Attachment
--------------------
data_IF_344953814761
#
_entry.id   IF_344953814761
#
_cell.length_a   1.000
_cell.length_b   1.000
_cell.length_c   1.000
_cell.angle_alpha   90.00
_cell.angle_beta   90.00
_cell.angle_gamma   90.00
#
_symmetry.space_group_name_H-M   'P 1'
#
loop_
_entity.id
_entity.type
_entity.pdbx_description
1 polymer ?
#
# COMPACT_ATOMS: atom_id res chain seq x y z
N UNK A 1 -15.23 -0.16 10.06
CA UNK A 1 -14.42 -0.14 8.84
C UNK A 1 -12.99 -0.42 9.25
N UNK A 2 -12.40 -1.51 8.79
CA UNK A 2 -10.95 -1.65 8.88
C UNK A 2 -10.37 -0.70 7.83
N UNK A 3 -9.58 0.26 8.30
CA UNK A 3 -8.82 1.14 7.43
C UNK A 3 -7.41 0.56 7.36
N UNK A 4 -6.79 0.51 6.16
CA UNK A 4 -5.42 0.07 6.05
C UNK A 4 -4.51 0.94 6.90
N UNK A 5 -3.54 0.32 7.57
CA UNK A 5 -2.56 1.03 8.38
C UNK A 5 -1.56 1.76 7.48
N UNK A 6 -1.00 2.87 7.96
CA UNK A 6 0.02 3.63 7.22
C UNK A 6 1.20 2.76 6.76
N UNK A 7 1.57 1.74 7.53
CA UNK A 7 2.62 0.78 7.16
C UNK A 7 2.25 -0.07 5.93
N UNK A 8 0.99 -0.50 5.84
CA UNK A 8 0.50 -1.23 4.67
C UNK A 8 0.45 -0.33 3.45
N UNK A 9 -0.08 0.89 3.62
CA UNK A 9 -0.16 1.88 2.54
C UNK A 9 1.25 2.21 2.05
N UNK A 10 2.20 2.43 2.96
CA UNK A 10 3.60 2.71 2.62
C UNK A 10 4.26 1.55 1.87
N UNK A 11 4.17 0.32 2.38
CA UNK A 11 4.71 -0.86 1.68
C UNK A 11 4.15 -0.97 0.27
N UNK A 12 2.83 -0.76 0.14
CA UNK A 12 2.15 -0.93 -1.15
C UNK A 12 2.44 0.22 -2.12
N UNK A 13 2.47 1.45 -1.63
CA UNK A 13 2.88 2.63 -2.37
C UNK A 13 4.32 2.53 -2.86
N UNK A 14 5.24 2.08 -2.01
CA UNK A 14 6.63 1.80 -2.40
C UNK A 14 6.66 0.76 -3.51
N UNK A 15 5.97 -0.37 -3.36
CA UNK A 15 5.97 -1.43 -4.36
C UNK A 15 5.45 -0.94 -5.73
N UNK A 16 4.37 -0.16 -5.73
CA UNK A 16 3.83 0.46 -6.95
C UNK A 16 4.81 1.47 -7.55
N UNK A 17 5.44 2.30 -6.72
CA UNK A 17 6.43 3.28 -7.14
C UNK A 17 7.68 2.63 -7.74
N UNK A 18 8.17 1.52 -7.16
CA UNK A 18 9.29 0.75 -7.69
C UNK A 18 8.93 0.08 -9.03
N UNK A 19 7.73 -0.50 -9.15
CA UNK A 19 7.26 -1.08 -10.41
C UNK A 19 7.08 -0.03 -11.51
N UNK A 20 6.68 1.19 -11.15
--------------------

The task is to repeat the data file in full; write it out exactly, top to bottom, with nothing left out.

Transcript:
data_IF_344953814761
#
_entry.id   IF_344953814761
#
_cell.length_a   1.000
_cell.length_b   1.000
_cell.length_c   1.000
_cell.angle_alpha   90.00
_cell.angle_beta   90.00
_cell.angle_gamma   90.00
#
_symmetry.space_group_name_H-M   'P 1'
#
loop_
_entity.id
_entity.type
_entity.pdbx_description
1 polymer ?
#
# COMPACT_ATOMS: atom_id res chain seq x y z
N UNK A 1 -15.23 -0.16 10.06
CA UNK A 1 -14.42 -0.14 8.84
C UNK A 1 -12.99 -0.42 9.25
N UNK A 2 -12.40 -1.51 8.79
CA UNK A 2 -10.95 -1.65 8.88
C UNK A 2 -10.37 -0.70 7.83
N UNK A 3 -9.58 0.26 8.30
CA UNK A 3 -8.82 1.14 7.43
C UNK A 3 -7.41 0.56 7.36
N UNK A 4 -6.79 0.51 6.16
CA UNK A 4 -5.42 0.07 6.05
C UNK A 4 -4.51 0.94 6.90
N UNK A 5 -3.54 0.32 7.57
CA UNK A 5 -2.56 1.03 8.38
C UNK A 5 -1.56 1.76 7.48
N UNK A 6 -1.00 2.87 7.96
CA UNK A 6 0.02 3.63 7.22
C UNK A 6 1.20 2.76 6.76
N UNK A 7 1.57 1.74 7.53
CA UNK A 7 2.62 0.78 7.16
C UNK A 7 2.25 -0.07 5.93
N UNK A 8 0.99 -0.50 5.84
CA UNK A 8 0.50 -1.23 4.67
C UNK A 8 0.45 -0.33 3.45
N UNK A 9 -0.08 0.89 3.62
CA UNK A 9 -0.16 1.88 2.54
C UNK A 9 1.25 2.21 2.05
N UNK A 10 2.20 2.43 2.96
CA UNK A 10 3.60 2.71 2.62
C UNK A 10 4.26 1.55 1.87
N UNK A 11 4.17 0.32 2.38
CA UNK A 11 4.71 -0.86 1.68
C UNK A 11 4.15 -0.97 0.27
N UNK A 12 2.83 -0.76 0.14
CA UNK A 12 2.15 -0.93 -1.15
C UNK A 12 2.44 0.22 -2.12
N UNK A 13 2.47 1.45 -1.63
CA UNK A 13 2.88 2.63 -2.37
C UNK A 13 4.32 2.53 -2.86
N UNK A 14 5.24 2.08 -2.01
CA UNK A 14 6.63 1.80 -2.40
C UNK A 14 6.66 0.76 -3.51
N UNK A 15 5.97 -0.37 -3.36
CA UNK A 15 5.97 -1.43 -4.36
C UNK A 15 5.45 -0.94 -5.73
N UNK A 16 4.37 -0.16 -5.73
CA UNK A 16 3.83 0.46 -6.95
C UNK A 16 4.81 1.47 -7.55
N UNK A 17 5.44 2.30 -6.72
CA UNK A 17 6.43 3.28 -7.14
C UNK A 17 7.68 2.63 -7.74
N UNK A 18 8.17 1.52 -7.16
CA UNK A 18 9.29 0.75 -7.69
C UNK A 18 8.93 0.08 -9.03
N UNK A 19 7.73 -0.50 -9.15
CA UNK A 19 7.26 -1.08 -10.41
C UNK A 19 7.08 -0.03 -11.51
N UNK A 20 6.68 1.19 -11.15